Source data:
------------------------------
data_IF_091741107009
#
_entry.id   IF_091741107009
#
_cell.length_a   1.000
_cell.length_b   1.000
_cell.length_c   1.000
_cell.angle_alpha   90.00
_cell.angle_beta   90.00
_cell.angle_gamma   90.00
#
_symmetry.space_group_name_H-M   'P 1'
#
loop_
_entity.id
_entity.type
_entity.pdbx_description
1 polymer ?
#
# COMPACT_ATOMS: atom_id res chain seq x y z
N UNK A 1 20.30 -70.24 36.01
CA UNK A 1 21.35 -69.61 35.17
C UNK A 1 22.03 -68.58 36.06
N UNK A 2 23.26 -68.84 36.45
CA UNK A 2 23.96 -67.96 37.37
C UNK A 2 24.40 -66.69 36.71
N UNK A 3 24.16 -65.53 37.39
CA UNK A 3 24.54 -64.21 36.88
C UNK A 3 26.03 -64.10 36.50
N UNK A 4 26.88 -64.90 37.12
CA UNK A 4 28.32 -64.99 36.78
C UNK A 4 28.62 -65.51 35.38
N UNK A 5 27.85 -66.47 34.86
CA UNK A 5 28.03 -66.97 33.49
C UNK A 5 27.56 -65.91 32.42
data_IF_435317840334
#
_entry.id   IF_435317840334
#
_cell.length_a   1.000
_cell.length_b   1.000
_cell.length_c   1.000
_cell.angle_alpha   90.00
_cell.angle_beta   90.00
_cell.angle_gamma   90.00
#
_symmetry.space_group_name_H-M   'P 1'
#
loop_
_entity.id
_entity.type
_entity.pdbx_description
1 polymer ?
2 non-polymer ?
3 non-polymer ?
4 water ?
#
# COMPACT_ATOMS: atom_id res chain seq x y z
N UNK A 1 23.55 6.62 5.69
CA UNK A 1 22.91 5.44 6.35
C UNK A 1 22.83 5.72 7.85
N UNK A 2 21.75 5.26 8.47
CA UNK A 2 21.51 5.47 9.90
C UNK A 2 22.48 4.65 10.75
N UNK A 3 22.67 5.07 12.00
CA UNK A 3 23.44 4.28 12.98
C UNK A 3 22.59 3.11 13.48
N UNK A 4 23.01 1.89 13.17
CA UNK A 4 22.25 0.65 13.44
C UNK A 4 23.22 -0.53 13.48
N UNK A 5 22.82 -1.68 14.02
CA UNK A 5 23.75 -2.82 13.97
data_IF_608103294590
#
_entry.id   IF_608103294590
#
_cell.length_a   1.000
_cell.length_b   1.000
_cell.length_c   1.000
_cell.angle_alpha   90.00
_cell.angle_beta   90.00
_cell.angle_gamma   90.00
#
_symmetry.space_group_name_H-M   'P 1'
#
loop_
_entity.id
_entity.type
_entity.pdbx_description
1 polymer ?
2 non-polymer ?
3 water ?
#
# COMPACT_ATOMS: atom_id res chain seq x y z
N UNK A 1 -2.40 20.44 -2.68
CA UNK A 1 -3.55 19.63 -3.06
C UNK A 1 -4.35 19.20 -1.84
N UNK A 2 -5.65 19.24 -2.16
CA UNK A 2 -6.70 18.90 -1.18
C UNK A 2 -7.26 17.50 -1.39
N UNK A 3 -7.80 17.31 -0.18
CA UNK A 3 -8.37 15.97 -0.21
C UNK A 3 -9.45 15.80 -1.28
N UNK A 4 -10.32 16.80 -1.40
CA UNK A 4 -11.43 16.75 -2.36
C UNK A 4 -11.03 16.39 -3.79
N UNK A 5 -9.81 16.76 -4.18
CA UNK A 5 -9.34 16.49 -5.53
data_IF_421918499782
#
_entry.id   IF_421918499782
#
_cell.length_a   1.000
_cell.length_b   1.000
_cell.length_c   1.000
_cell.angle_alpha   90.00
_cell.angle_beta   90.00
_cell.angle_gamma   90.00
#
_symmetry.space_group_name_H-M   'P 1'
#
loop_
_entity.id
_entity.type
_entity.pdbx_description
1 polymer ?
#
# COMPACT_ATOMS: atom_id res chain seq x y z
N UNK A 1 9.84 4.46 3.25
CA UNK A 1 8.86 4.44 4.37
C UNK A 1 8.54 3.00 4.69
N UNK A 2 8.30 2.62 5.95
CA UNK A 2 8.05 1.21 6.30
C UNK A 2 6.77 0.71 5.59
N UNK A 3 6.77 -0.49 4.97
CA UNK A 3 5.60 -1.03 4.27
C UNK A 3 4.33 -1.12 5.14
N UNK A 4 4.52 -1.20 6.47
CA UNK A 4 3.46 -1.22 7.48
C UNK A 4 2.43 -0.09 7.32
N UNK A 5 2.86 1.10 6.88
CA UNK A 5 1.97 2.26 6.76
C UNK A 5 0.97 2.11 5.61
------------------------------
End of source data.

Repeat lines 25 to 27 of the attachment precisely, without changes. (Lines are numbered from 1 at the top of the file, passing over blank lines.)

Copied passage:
CA UNK A 2 23.96 -67.96 37.37
C UNK A 2 24.40 -66.69 36.71
N UNK A 3 24.16 -65.53 37.39